Single Chemotherapy Dose Informs Treatment Strategy for Advanced Laryngeal Cancer

Share this content:
Human larynx
Human larynx

A new approach to treating laryngeal cancer improves patient survival rate to 80%. Typically patients with advanced laryngeal cancer have a survival rate of only 50%, regardless if they undergo surgery to remove the voice box or chemotherapy and radiation.1

The head neck and oncology team at the University of Michigan Comprehensive Cancer Center developed the induction chemotherapy strategy, a new approach in which patients receive a single dose of chemotherapy. Patients who respond to the single dose can continue to receive combination chemotherapy and radiation. Those who do not respond are referred for immediate surgery.

"This approach allows us to enhance quality of life for all of our patients. Many patients can spare their voice box by having chemotherapy and radiation. But that's only good if the treatment works. For patients who must go on to receive surgery, by selecting them up front, we can spare them the complications that may occur when the voice box is removed following multiple cycles of chemotherapy with radiation," says study author Francis Worden, MD, professor of hematology/oncology.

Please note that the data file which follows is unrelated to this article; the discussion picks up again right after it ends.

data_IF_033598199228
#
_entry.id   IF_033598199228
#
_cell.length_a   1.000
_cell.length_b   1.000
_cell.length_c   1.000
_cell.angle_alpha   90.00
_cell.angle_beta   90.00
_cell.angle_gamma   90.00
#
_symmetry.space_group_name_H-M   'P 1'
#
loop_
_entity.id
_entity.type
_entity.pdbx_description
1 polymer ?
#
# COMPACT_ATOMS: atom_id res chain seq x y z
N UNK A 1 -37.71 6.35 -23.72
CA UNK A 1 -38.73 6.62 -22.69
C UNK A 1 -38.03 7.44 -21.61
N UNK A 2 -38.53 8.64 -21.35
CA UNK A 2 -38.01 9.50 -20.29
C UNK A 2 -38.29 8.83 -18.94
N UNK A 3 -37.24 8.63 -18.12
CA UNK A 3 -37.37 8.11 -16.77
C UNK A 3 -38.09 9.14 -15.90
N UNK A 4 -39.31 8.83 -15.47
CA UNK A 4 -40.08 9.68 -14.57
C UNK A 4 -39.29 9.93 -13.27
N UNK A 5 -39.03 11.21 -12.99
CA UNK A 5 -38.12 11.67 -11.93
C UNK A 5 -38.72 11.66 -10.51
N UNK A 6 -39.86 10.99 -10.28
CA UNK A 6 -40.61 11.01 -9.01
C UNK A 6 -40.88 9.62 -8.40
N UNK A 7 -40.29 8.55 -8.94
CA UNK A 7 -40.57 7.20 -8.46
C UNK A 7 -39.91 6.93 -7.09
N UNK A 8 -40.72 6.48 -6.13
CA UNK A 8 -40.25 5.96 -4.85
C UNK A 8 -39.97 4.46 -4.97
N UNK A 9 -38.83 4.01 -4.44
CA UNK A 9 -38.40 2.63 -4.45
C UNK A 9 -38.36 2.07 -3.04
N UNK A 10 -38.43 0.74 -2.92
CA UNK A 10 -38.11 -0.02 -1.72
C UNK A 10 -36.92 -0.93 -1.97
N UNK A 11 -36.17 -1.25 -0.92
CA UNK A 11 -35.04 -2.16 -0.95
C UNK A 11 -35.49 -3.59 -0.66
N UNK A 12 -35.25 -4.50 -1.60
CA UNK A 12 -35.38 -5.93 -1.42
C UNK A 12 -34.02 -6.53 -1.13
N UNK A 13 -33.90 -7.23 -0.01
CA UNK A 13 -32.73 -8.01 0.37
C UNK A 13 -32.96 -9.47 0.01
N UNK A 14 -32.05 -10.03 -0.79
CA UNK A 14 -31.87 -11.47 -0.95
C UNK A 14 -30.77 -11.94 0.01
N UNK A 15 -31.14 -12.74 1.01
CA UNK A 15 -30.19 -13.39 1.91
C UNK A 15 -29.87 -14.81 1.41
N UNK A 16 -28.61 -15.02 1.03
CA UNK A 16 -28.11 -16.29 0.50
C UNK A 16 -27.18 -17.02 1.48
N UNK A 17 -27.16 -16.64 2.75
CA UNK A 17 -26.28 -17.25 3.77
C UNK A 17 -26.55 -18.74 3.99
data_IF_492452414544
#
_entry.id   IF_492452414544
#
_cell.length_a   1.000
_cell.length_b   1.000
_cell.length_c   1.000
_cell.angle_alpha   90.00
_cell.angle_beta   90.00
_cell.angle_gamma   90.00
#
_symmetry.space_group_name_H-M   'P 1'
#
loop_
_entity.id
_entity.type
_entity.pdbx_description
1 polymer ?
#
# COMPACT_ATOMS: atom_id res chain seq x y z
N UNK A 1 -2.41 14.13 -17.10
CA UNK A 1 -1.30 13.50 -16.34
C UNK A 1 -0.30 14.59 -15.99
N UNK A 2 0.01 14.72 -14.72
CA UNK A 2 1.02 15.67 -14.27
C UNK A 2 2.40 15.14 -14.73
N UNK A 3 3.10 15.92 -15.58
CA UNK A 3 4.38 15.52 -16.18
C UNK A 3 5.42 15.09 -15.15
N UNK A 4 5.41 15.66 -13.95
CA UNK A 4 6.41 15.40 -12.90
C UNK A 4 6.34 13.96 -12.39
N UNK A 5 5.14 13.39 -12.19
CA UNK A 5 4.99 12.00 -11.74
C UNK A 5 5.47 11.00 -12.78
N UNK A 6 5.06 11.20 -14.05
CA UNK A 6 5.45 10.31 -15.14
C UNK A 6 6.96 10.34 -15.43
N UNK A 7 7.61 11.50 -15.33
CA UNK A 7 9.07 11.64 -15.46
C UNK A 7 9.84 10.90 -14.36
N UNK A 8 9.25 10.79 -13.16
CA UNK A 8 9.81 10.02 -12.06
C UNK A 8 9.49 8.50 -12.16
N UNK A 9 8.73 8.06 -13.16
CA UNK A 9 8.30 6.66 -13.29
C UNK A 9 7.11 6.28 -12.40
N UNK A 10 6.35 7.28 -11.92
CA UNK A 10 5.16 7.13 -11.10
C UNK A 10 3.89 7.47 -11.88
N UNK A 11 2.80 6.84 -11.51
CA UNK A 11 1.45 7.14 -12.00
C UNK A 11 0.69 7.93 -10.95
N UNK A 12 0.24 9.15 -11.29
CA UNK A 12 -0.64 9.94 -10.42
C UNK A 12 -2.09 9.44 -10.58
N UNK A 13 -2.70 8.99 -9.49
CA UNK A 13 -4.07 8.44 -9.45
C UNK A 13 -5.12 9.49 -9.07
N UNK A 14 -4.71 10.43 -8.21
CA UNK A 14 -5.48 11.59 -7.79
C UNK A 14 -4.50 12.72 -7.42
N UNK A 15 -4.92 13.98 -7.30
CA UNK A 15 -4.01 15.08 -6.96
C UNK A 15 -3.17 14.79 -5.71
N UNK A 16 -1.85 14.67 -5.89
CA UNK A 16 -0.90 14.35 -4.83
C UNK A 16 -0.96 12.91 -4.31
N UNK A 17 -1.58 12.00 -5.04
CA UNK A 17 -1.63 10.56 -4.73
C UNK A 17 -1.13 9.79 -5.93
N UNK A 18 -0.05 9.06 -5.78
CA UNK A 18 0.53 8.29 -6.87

First developed by the Michigan Medicine team in 1995, inductive chemotherapy has been offered to patients with laryngeal cancer for a decade. On average, the survival rate at 5 years for advanced laryngeal cancer patients for inductive chemotherapy was 79%, the equivalent survival rate for early stage patients. This is significantly better than a survival rate of 66% for patients undergoing chemotherapy and radiation without inductive chemotherapy.

"This adds ammunition to the idea that we need to pick individual therapies more carefully,” says Gregory T. Wolf, MD, professor and chair emeritus of otolaryngology – head and neck surgery at Michigan medicine. Inductive chemotherapy can be performed anywhere, but requires the collaborative effort of surgeons, medical oncologists and radiation oncologists, to carefully monitor the patient and recommend the best therapy.


1. Wolf GT, Bellile E, Eisbruch A, et al. Survival rates using individualized bioselection treatment methods in patients with advanced laryngeal cancer. JAMA Otolaryngol Head Neck Surg. 2017 Feb 2. doi: 10.1001/jamaoto.2016.3669 [Epub ahead of print].

You must be a registered member of ONA to post a comment.

Sign Up for Free e-newsletters

Regimen and Drug Listings


Bone Cancer Regimens Drugs
Brain Cancer Regimens Drugs
Breast Cancer Regimens Drugs
Endocrine Cancer Regimens Drugs
Gastrointestinal Cancer Regimens Drugs
Genitourinary Cancer Regimens Drugs
Gynecologic Cancer Regimens Drugs
Head and Neck Cancer Regimens Drugs
Hematologic Cancer Regimens Drugs
Lung Cancer Regimens Drugs
Other Cancers Regimens
Rare Cancers Regimens
Skin Cancer Regimens Drugs